Amen, amen, I say to you — if a man is not born of water and Spirit, he cannot enter the kingdom of God.

Some say that the phrase "of water" refers to physical birth. Thus, one must be born in order to be born again, a logical progression of sorts. But, who first proposed this interpretation of John 3:5?

Disclaimer: This is not my belief. I'm asking who first proposed it because I'm writing a paper on the topic. Thank you.

  • Seems that it might be before 1547: "If anyone says that true and natural water is not necessary for baptism and thus twists into some metaphor the words of our Lord Jesus Christ: "Unless a man be born again of water and the Holy Spirit" (Jn. 3:5): let him be anathema. (Canon 2, "On Baptism;" Denz. 858)" Council of Trent (Session VII, March, 1547), not clear if this is against amniotic fluid in particular, though. – Alypius Mar 20 '13 at 7:04
  • Not sure either. I do know that in the writings of the ECF's they mentioned those who doubted it referred to actual water baptism. But again, as you mentioned, it's uncertain whether the doubters believed it referred to amniotic fluid. – user900 Mar 20 '13 at 7:23
  • 4
    The next verses says "Flesh gives birth to flesh, but the Spirit give birth to spirit." It is at least a fair conclusion that verse 6 explains verse 5 further. Also, Nicodemus in verse 4 just asked about being born physically a second time, so it seems Jesus could have been identifying a distinction rather than defining spiritual birth as both water baptism and spiritual birth. – Narnian Mar 20 '13 at 12:26
  • Not if v. 5 is a hendiadys, which is very possible. – user900 Apr 5 '13 at 4:26
  • Related (but different): What does it mean "born of water" in John 3:5? – Waggers Apr 5 '13 at 14:39

Short Answer: I was unable to find anything in support of this view prior to 1989.

D. A. Carson's commentary on John (generally considered to be the best available commentary on this book of the Bible) explains the following: (See p. 191)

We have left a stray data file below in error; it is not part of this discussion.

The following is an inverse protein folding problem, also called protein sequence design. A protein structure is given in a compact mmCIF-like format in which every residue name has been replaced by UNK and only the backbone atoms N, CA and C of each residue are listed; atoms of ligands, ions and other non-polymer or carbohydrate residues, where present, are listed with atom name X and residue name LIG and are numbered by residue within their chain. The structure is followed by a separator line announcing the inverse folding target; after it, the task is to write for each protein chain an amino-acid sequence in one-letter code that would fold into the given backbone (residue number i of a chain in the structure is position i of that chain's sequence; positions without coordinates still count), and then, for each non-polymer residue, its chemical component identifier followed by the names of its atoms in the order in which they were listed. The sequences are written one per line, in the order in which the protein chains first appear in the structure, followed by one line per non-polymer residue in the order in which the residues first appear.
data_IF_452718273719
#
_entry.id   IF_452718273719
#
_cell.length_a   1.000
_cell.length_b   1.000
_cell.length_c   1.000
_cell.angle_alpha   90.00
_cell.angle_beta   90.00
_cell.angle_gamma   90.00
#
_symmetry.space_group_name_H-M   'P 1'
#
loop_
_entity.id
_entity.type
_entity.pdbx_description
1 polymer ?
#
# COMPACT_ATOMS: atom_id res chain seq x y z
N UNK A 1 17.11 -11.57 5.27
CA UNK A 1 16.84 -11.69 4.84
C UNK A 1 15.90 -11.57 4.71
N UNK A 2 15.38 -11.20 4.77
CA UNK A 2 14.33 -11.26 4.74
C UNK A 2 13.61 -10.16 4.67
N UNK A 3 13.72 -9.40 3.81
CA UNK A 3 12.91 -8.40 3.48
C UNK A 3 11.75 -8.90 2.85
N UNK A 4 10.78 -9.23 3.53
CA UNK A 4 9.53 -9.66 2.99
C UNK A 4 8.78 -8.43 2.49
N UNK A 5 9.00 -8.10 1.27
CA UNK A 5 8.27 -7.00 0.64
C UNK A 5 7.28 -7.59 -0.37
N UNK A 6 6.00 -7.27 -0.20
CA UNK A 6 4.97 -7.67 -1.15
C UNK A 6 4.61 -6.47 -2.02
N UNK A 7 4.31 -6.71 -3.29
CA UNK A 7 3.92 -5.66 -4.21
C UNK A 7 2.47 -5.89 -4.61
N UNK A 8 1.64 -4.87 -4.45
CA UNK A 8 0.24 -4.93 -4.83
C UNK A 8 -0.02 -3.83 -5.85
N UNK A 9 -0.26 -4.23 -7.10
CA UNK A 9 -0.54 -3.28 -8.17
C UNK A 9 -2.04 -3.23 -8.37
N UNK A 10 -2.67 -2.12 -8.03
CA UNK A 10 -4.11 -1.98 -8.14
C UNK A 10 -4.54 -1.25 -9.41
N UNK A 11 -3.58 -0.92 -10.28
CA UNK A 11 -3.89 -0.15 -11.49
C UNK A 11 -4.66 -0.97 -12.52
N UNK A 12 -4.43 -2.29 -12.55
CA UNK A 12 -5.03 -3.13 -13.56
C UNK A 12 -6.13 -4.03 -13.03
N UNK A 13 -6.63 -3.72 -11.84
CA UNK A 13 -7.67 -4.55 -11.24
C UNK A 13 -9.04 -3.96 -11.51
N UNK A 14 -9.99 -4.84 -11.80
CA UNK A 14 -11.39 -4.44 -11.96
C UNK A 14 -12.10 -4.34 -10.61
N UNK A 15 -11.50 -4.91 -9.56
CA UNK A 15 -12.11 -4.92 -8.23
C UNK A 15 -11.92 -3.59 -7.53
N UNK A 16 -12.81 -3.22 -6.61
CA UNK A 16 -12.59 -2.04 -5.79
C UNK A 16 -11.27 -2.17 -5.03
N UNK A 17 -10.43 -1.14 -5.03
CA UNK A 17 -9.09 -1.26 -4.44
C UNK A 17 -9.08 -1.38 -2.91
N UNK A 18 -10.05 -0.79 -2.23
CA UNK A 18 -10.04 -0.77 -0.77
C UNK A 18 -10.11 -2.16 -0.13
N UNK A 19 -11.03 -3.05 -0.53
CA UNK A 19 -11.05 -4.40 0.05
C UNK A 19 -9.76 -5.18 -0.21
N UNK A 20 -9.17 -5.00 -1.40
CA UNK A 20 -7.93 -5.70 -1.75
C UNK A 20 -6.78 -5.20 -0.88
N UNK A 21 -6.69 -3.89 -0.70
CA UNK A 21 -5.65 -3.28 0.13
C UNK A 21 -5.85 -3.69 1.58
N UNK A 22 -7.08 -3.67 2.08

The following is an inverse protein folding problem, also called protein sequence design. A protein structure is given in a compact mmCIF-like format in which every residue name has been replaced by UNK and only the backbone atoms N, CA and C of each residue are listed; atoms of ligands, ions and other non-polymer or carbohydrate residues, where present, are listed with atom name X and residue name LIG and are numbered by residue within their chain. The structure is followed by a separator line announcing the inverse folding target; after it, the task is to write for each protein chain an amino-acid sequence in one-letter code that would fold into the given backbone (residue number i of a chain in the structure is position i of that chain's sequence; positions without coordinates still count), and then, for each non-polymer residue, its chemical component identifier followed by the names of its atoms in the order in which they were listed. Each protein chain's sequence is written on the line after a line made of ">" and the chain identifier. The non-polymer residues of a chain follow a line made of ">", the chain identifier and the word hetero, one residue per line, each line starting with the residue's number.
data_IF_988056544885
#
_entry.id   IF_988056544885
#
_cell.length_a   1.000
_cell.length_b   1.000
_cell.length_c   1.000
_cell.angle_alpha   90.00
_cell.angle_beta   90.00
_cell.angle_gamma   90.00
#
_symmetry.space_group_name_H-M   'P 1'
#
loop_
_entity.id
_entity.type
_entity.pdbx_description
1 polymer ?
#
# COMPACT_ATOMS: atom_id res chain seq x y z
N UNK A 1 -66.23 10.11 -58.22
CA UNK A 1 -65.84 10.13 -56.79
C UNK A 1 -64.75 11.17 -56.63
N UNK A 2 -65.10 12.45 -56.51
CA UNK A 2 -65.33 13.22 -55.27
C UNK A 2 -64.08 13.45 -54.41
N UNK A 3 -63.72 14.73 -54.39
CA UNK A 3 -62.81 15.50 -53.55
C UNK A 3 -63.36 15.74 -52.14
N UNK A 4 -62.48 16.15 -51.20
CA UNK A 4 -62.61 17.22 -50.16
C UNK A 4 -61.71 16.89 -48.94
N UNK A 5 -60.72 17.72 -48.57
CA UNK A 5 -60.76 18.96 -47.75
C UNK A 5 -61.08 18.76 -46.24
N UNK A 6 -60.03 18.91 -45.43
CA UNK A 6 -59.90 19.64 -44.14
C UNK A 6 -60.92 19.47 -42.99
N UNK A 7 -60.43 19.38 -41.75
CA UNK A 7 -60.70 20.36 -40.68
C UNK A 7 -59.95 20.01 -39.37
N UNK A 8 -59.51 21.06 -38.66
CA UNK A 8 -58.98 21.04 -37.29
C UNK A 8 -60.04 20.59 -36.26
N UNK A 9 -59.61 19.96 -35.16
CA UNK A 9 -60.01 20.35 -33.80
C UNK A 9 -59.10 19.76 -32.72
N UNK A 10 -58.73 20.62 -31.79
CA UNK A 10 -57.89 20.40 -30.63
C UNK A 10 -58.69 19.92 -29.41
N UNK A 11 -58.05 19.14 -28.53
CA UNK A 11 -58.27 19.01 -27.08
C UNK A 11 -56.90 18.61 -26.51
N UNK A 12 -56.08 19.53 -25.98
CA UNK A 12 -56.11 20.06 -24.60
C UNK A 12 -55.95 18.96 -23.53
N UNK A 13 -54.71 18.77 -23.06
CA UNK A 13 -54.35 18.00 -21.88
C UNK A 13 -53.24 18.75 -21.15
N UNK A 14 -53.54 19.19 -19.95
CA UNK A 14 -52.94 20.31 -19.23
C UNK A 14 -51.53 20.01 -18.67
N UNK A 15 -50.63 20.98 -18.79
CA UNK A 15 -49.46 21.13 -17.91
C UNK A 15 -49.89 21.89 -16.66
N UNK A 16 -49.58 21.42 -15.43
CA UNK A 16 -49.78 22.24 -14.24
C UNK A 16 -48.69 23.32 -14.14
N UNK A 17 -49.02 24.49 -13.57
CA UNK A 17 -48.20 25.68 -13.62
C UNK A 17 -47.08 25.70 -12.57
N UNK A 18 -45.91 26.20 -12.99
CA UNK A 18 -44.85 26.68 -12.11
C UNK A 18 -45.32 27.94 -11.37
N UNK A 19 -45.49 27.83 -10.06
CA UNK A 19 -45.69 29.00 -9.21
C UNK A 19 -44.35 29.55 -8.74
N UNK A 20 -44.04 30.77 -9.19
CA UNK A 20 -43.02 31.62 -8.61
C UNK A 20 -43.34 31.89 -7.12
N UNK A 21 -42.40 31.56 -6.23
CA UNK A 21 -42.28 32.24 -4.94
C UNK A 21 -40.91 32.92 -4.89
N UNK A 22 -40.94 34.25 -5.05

Noting that v. 6 describes two births, one from flesh to flesh and the other from Spirit to Spirit, some interpreters propose that 'born of water and the Spirit' similarly refers to two births, one natural and the other supernatural. . . . To support this view, 'water' has been understood to refer to the amniotic fluid that breaks from the womb shortly before childbirth, or to stand metaphorically for semen. But there are no ancient sources that picture natural birth as 'from water', and the few that use 'drops' to stand for semen are rare and late.

Thus, it would seem that there are no ancient sources to cite for this view. This is confirmed by The NIV Application Commentary: (see p. 115)

The chief problem here is that this culture did not refer to natural birth as birth "by water" (although we may do so today, thinking of water as either amniotic fluid or semen.)

For a defense of the natural birth view, Carson points us to two sources:

  • Ben Witherington III, New Testament Studies 35, (1989), 155-160

  • L. Morris, Jesus is the Christ: Studies in the Theology of John, (IVP, 1989), 150-151

Andreas Kostenberger's commentary on John (which is ranked #2 on the aforementioned site) suggests two additional sources for a defense of the physical birth view:

  • B. Witherington, John's Wisdom, (Louisville: Westminster John Knox., 1995), 97

  • J. C. Laney, Moody Gospel Commentary: John, (Chicago: Moody, 1992), 78

Here is some additional information that I came across which may be helpful:

The New American Commentary also supports Carson's claim: (see p. 173-174)

These two words also should not be bifurcated as in some inadequate folk interpretations of the text where water is equated with the water of natural birth (either that of the sack in which the baby floats or the male fluid of the sex act).

Two sources are suggested for further research (although I am not sure if they are defenses or refutations):

  • Beasley-Murray, John, 48

  • H. Odeberg, The Forth Gospel Interpreted in Its Relations to Contemporaneous Religious Currents (1929; reprint, Amsterdam: B. RR. Gruner, 1986), 63

Note that The New International Commentary on the New Testament identifies Odeberg as a proponent of the "water = semen" view, which suggests that the latter citation may not be relevant to the amniotic fluid view. (see p. 191-192) The citation given appears to be the same source:

  • Hugo Odeberg, The Fourth Gospel, (Uppsala, 1929), 48-71

I also learned from this commentary that Calvin viewed "water and Spirit" as synonymous, and that Luther said that "water" refers to water baptism, which I thought was interesting.

Anyway, I hope that helps point you in the right direction.

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  • Good enough for me. If, however, you do find something more, please feel free to edit. Thank you for putting forth the effort. – user900 Apr 6 '13 at 18:29

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